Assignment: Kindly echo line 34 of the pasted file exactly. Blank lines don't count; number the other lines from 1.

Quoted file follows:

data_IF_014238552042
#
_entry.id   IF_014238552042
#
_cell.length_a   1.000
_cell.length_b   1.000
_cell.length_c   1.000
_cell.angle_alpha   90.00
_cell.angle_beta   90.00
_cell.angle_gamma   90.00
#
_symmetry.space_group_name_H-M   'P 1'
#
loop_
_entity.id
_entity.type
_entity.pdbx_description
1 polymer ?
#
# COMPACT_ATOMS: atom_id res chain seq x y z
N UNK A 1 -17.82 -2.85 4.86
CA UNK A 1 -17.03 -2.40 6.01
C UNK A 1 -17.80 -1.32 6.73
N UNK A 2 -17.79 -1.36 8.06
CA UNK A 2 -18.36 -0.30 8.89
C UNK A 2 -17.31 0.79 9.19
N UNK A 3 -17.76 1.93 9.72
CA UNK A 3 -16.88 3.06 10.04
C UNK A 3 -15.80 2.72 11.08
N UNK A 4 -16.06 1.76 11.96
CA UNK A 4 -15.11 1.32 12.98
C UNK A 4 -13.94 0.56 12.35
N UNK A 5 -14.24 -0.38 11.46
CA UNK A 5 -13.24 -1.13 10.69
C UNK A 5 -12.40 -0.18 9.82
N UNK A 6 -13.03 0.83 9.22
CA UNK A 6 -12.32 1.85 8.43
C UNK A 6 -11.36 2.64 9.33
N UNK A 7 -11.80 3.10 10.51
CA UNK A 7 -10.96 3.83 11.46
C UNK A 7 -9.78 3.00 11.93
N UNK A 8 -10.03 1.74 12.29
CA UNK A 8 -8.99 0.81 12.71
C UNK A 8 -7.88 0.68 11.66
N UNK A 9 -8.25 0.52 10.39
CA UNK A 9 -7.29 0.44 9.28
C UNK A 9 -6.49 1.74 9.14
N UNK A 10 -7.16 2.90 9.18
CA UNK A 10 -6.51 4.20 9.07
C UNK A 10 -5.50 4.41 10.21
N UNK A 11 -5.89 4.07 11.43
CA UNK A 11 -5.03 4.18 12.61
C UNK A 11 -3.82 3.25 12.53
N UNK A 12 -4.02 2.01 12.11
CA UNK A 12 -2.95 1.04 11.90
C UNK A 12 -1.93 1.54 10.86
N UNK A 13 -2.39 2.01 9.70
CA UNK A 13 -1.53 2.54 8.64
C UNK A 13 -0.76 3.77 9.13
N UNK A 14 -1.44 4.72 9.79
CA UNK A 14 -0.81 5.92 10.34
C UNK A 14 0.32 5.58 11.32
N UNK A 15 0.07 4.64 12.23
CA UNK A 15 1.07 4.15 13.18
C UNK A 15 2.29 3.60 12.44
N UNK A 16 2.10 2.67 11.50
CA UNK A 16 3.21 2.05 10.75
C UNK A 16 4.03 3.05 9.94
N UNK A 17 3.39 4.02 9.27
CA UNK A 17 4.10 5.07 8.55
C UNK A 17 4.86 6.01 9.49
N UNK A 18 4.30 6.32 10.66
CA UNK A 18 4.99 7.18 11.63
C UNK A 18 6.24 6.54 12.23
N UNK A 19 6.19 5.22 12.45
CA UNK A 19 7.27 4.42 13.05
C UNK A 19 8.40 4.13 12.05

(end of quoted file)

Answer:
CA UNK A 5 -13.24 -1.13 10.69